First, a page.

After Second World War there was a high need to increase production, the most part of the world was suffering from hunger. The world entered in the Productivism era, most manufacturers gave priority to mass production to minimize unit production cost as the primary operations strategy. This was the first stage of the creation of economies of scale. However, these years 1950s and 1960s the concept of supply chain management was unknown. During these years new product development was slow and counted only in firm s own technology and capacity. Inventory cushioned bottleneck operations in order to maintain a balanced line low, resulting in huge investment in work in process (WIP) inventory (Tan, 2001). Logistics cost were high as well. At a national level in the USA and UK, they accounted respectively for 15% and 16% of gross national product (Ballou 2007). Furthermore, issues concern with purchasing was neglected by managers at that time, since purchasing was considered as a service to production (Famer, 1997). As mentioned above increasing production was the main objective of this period, little emphasis was on cooperative and strategic buyer supplier partnership. According to Tan (2001), Sharing technology and expertise with customers or suppliers was considered too risky and unacceptable.
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Tan 2001 argues that, in the 1970s, managers become aware of the huge WIP on manufacturing cost, new product development, quality, and delivery time. One of the factors of this increased awareness was the introduction of Manufacturing Resource Planning (MRP). The focus in this period changed; it is not just increase production through spreading the fixed cost to a bigger output (economies of scale), rather, to increase performance. The introduction of IT (MRP) in planning the resources of the firm proofs this.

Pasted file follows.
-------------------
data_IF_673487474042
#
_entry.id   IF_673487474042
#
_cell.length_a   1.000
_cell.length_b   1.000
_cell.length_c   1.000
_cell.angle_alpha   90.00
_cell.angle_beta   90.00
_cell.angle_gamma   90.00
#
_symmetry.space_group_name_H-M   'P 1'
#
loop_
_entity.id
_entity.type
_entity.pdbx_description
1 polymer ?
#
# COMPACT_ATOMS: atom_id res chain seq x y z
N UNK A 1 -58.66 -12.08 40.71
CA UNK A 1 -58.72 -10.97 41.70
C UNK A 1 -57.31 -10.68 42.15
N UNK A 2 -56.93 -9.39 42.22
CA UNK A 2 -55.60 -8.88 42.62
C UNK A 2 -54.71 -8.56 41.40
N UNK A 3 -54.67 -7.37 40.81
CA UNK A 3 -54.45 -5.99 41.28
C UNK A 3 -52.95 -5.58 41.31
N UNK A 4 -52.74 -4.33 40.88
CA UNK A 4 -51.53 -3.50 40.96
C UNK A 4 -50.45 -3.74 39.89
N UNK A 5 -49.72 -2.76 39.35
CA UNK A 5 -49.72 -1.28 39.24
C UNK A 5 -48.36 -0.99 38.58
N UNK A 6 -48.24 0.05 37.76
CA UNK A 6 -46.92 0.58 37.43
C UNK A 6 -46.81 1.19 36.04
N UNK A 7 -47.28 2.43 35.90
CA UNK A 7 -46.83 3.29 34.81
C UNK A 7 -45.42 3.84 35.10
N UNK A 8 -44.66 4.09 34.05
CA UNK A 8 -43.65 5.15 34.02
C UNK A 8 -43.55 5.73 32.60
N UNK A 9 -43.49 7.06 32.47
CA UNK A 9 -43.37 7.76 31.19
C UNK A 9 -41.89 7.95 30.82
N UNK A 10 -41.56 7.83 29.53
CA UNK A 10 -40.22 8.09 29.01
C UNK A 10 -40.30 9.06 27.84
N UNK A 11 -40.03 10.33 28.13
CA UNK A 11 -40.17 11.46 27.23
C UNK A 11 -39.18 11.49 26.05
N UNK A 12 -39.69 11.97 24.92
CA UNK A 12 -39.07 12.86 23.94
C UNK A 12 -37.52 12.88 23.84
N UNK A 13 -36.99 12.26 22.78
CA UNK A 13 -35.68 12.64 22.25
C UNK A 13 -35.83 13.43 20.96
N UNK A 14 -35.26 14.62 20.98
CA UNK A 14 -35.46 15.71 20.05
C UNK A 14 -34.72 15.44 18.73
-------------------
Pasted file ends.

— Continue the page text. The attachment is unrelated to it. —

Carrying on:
During the 1980s and 1990s, firms deal with increased demands for better, faster, cheaper logistical service. As a result, many manufacturers outsourced logistics activities and their focus transferred to core competencies (Daugherty, 2011). According to Daugherty (2011), the outside specialist presented an economically viable means of achieving productivity and efficiency. Therefore, many manufactures went more for a relationship oriented approach with their supplier and customer. They understood the benefits of cooperative relationship with the other firms in the different chain levels (Stank at al, 1999). Stank at al (1999), show in their paper some of the advantages and benefits that this cooperative relationship had: synergy gain through shared expertise and resources, better planning and support, exchange of information, and joint problem solving. Another reason that influenced the partnership between supplier buyer was the increased global competition (Tan, 2001).